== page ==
It had been a long day, rough and dirty. Clark’s back ached like a rotten tooth, and his feet were so swollen he had to sit on the floor to pry his boots off.
As he sat there in on the dusty hardwood rubbing his legs and hoping the fiery blisters on his soles would simmer down, Clark could feel her eyes on him. Sally had been with him for ten years, since before he started rustling cattle for a living, and she could make him feel small without saying a word.
After a couple of minutes, staring into the shadows at the back of the house, Clark couldn’t take the weight of her stare, the guilt.
“You know I do this for you, to take care of you.” He swiveled his head to Sally, perched there in the old wicker chair.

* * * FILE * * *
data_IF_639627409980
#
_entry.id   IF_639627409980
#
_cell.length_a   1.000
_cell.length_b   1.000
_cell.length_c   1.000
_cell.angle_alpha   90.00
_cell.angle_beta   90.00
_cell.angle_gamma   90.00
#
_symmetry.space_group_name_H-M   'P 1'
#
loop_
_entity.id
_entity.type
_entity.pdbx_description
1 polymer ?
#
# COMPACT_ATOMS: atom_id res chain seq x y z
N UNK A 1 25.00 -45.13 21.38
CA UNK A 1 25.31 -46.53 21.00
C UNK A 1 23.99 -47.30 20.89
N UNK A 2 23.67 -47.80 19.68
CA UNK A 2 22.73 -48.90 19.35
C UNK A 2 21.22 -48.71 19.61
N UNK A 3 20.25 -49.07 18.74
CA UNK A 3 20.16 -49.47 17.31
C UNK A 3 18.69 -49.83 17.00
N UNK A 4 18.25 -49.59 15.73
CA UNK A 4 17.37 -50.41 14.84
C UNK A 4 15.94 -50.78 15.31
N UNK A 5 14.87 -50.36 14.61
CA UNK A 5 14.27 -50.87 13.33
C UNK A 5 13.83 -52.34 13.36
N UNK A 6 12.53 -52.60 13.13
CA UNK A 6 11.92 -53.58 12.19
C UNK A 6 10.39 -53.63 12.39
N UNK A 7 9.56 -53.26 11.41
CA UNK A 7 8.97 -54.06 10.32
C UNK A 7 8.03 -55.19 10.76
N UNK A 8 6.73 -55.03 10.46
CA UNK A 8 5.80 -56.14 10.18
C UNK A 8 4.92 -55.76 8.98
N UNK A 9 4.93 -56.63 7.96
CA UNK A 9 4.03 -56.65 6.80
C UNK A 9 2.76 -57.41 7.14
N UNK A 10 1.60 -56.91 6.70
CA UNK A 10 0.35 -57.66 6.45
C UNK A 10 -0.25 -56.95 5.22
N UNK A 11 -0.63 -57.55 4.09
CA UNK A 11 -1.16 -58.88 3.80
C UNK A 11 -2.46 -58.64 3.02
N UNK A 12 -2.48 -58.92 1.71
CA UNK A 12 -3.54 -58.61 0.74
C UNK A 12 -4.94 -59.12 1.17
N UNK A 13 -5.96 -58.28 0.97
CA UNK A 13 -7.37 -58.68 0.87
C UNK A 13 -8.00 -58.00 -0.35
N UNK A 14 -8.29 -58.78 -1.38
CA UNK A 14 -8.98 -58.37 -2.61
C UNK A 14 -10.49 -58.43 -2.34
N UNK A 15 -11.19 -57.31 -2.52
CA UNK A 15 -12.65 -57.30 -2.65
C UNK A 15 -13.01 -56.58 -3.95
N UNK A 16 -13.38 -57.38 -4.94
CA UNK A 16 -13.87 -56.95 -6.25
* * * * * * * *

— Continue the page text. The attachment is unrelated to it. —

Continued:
“I’ve been watching you all day,” her eyes said, even though she remained silent.
“Say something!” Clark implored as he rolled onto his knees. He shuffled across the floor and sat back on his haunches in front of Sally.
“Look, I’m sorry things have turned out this way. It’s just … what else am I supposed to do?”
Her soulful gaze dug into his heart.
“Alright, alright … I’ll give it up! I’ll give it all up and get a job at the mill. Or maybe we can just ride off together.”
Sally just watched him. They had been through all this before, and they both knew nothing would change.
“Look here,” Clark said, reaching into his shirt pocket. “I brought you some of that special jerky you like.”
He held the treat forward, and Sally took it gently in her mouth.
One of these days, Clark thought, he was going to do right by that dog, win her approval.